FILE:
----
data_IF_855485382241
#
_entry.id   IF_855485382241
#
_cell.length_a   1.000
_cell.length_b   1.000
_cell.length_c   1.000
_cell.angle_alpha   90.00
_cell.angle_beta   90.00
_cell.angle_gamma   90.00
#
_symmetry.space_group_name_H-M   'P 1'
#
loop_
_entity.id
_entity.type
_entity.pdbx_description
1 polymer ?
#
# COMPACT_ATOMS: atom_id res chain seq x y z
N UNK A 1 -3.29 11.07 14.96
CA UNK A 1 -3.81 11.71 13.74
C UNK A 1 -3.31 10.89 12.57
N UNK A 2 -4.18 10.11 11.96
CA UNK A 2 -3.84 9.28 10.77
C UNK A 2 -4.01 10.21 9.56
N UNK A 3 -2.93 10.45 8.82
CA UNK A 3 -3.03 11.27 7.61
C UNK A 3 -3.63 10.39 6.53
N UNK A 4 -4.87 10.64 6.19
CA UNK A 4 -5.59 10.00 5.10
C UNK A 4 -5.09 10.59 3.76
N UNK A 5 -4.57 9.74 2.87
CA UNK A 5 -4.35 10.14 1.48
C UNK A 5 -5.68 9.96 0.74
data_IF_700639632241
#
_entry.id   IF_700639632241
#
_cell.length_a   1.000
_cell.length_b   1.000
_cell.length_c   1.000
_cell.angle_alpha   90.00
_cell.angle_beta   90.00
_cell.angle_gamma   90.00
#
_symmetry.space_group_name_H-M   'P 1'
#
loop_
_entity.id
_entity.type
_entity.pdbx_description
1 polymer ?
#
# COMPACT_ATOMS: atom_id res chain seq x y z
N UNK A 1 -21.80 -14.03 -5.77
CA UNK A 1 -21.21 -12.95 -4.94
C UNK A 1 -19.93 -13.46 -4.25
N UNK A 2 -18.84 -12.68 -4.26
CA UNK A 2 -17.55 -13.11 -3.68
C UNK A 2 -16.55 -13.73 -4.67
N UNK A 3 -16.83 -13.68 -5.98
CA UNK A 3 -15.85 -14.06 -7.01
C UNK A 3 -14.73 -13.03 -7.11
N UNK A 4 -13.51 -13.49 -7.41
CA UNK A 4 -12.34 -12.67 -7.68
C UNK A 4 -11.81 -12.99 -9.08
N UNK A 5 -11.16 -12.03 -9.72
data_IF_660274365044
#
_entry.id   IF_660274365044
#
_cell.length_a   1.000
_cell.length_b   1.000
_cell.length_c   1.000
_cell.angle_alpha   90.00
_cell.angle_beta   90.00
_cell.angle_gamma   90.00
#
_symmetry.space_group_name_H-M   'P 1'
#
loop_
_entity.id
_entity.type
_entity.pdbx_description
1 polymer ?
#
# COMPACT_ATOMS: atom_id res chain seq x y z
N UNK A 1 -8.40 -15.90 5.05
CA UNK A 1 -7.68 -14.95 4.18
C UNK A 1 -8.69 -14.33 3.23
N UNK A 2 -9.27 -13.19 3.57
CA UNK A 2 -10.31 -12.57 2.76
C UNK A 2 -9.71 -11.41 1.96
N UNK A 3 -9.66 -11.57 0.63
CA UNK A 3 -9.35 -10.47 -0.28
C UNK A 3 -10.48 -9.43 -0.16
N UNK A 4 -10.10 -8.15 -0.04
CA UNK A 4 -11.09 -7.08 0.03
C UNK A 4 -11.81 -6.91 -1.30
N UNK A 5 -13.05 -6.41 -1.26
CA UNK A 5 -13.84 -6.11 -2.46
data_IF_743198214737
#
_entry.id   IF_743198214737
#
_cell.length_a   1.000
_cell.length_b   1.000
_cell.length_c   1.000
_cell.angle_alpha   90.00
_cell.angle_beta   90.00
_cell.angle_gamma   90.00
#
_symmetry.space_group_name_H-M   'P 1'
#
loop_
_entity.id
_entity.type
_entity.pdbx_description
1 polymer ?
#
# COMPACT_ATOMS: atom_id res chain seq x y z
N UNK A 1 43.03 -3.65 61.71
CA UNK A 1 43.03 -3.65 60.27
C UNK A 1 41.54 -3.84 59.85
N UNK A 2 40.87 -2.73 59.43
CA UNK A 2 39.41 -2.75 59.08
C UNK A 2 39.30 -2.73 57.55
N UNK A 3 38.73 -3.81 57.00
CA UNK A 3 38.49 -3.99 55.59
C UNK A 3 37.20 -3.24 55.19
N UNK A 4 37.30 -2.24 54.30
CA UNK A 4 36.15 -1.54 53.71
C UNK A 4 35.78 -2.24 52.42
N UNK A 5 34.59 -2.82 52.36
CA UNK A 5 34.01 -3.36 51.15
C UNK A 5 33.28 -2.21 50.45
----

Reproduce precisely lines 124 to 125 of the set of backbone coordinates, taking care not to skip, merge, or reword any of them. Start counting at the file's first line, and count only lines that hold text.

CA UNK A 1 43.03 -3.65 60.27
C UNK A 1 41.54 -3.84 59.85